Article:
You may have missed it, but Margaret Thatcher died yesterday. Yeah sorry, spoiler alert. I think it was mentioned in an obscure obituary somewhere on page 70.
OK OK, enough of the flippancy. What’s your point, Laura? Well here it is…
Was I the only one who was slightly worried about the massive outpouring of glee over her death? Don’t get me wrong – I was absolutely not a fan. Friend of brutal dictators, suppressor of the Irish (amongst others), homophobic, racist, shatter-on of the poor, anti-feminist, utterly lacking in compassion and with dodgy links to extremely dodgy people. She was a bitch and you’ll find no mourning here.* So what is my problem with the street parties and cheering over the death of such a woman?
I’ve certainly heard people say you shouldn’t speak ill of the dead. Bullshit. If someone was an arsehole in life, they don’t suddenly become a saint in death. This is an argument I have seen in my own family before, and the tug between blinkered affection and truth can be a tough one. I, however, come down firmly on the side of truth. Eulogising over someone who doesn’t deserve it is hypocritical nonsense.
I don’t agree with the idea that when someone has died it isn’t fair to attack them either. I remember when the first allegations of the Jimmy Savile thing came out, and people were actually saying that it was unfair to say stuff because he’s dead. Really? REALLY?! The man was a predatory paedophile and deserves no kind words. On the contrary, by dying he has basically gotten away with it. Horrible people do horrible stuff and then they die. That shouldn’t absolve them of their sins during life.
I also think jokes about the dead are OK too. Death is a process of life, and I don’t think it’s something that should be discussed in hushed tones and with sombre faces. I saw some side-splittingly hilarious jokes about Margaret Thatcher yesterday. I retweeted some, and shamelessly squirreled away others for me to trot out at the pub at a future date.
I also don’t think that people who don’t remember much about the 80s have no right to comment. I was born in 1985, making me an unlikely participant in the Poll Tax riots. However, I wasn’t around in 60AD either but I think I’m entitled to say that Nero was a dick. So what IS my problem?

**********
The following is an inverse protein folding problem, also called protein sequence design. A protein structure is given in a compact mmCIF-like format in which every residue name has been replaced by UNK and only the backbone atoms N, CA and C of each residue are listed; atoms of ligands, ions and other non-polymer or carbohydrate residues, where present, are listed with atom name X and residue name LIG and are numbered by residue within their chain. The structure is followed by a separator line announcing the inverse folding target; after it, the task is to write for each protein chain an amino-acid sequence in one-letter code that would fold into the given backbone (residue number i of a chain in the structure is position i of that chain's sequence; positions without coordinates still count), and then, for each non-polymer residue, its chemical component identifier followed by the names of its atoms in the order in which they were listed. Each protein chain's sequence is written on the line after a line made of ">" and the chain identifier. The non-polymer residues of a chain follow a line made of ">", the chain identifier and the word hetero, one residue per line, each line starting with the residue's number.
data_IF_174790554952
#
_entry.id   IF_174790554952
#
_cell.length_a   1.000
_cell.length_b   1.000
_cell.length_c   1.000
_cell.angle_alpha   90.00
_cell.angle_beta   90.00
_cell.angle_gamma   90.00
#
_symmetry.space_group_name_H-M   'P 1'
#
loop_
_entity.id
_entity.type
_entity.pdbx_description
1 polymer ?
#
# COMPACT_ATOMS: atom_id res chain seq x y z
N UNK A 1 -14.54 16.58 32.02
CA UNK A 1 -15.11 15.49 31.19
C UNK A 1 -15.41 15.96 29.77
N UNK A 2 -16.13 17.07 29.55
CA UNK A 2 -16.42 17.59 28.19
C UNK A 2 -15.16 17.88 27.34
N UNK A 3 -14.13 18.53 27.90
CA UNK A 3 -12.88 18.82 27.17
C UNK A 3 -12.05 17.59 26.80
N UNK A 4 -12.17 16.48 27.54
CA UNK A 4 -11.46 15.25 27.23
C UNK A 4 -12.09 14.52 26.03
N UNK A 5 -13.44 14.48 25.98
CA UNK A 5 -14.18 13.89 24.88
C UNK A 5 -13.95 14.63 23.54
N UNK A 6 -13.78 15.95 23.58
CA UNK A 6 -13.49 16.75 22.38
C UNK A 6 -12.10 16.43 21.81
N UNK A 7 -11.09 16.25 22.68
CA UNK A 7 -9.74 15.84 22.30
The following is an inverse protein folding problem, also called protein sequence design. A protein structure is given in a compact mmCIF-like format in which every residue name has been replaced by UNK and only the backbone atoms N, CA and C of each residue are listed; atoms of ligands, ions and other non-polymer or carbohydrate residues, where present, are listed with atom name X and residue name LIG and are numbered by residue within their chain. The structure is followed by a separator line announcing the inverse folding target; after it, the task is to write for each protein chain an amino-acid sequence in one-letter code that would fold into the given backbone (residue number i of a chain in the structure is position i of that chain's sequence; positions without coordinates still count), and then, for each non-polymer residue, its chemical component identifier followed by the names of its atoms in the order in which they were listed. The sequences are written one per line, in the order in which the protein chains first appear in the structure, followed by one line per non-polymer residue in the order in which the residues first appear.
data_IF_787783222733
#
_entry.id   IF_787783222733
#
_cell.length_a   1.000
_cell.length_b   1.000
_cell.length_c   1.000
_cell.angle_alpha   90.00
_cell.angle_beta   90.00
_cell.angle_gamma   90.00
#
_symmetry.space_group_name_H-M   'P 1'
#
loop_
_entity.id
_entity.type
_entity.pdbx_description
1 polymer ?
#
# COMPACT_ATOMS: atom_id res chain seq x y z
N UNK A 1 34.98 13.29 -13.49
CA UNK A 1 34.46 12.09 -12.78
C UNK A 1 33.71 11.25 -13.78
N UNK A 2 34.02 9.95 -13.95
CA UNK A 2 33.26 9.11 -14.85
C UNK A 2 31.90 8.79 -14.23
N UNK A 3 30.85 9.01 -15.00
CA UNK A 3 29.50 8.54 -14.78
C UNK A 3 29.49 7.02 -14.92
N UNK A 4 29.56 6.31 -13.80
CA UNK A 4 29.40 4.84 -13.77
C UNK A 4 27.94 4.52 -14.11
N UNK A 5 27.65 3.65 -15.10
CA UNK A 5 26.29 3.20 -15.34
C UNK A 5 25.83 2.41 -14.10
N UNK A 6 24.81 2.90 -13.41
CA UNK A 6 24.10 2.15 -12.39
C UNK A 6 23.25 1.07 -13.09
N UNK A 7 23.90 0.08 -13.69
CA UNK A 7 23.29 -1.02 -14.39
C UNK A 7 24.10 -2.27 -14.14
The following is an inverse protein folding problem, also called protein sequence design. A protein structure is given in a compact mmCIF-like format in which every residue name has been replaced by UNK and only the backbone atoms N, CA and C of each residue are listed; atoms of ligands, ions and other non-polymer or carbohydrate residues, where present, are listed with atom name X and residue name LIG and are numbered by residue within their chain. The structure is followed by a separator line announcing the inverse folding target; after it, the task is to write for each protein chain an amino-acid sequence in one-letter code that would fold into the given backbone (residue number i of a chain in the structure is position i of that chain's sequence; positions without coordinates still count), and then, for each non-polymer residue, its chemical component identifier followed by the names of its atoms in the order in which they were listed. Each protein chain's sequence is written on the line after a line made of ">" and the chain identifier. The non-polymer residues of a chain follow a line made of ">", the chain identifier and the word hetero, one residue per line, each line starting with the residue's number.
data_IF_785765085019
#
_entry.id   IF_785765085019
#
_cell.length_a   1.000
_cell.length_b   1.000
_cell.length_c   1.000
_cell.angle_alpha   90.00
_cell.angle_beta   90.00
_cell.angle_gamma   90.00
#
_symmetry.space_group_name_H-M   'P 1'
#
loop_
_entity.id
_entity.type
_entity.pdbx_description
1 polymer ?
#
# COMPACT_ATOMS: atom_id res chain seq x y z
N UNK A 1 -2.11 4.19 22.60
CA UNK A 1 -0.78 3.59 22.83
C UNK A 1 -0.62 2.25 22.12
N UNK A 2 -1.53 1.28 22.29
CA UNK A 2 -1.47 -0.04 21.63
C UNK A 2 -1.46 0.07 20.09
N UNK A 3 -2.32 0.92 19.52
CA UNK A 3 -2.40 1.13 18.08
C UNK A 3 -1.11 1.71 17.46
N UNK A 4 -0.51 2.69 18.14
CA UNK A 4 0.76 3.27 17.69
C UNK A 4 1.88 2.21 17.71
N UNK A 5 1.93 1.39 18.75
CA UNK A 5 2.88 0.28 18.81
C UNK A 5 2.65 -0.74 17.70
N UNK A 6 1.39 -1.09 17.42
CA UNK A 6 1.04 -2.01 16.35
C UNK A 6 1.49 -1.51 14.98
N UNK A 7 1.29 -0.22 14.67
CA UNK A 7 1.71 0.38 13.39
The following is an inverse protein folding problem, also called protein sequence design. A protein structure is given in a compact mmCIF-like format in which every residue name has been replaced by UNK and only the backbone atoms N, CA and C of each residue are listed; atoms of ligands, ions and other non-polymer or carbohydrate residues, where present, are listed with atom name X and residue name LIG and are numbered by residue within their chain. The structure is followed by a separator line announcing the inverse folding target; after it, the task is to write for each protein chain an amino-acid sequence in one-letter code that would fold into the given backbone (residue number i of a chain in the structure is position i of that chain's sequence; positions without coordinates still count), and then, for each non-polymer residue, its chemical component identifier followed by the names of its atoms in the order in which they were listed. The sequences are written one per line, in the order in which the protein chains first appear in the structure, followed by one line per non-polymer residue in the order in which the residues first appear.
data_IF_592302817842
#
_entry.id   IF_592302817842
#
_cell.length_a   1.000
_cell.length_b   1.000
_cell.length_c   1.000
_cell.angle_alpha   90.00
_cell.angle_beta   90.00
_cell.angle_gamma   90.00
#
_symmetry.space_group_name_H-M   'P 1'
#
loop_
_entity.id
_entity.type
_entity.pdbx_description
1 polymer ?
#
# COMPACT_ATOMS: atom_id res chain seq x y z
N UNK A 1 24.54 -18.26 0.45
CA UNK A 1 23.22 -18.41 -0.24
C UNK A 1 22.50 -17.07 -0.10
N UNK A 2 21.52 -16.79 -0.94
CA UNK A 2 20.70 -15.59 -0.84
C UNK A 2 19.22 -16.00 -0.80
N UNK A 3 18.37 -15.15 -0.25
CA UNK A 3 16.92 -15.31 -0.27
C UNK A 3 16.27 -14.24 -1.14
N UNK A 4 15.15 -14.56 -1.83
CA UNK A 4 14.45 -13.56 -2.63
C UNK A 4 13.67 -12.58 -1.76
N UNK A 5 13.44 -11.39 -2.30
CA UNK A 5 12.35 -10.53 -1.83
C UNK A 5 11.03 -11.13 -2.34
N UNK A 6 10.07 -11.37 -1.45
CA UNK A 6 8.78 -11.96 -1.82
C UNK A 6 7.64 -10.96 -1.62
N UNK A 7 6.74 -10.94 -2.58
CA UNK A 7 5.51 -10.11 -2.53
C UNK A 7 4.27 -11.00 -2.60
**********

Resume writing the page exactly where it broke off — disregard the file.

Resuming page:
My problem is the gloating and the glee. It’s a response I understand seeing as she fucked over so many, and if that’s your genuine reaction rather than jumping on a bandwagon then fine. It does make me feel uncomfortable however to see people I like and respect crowing over the death of anyone. The argument is of course that she hardly showed compassion to those that needed it during her time in political office. True, but that doesn’t mean you have to do the same. She’d dead, you’re not – that’s all there is to it. I see nothing to mourn, but also nothing to celebrate. Celebration of death always strikes me as somewhat dehumanising, and that’s the last thing I want to see people doing. There is a place for feeling relief, that justice has been done, perhaps even grim contentment. However, I do feel that JOY over the death of ANYONE is beneath you. This is just my opinion on the matter of course and it doesn’t make it right. However, seeing as I lost several followers yesterday who assumed I was crying into my G+T over her death because I called for a little temperance, I thought I should explain myself.
*Footnote added for my Conservative friends. Yes, I know she was a very strong woman who took difficult decisions and helped the country economically. Fiscal sense is not the be all and end all of a good leader, and her social policies were appalling. You know it, I know it – we’ll no doubt discuss it later.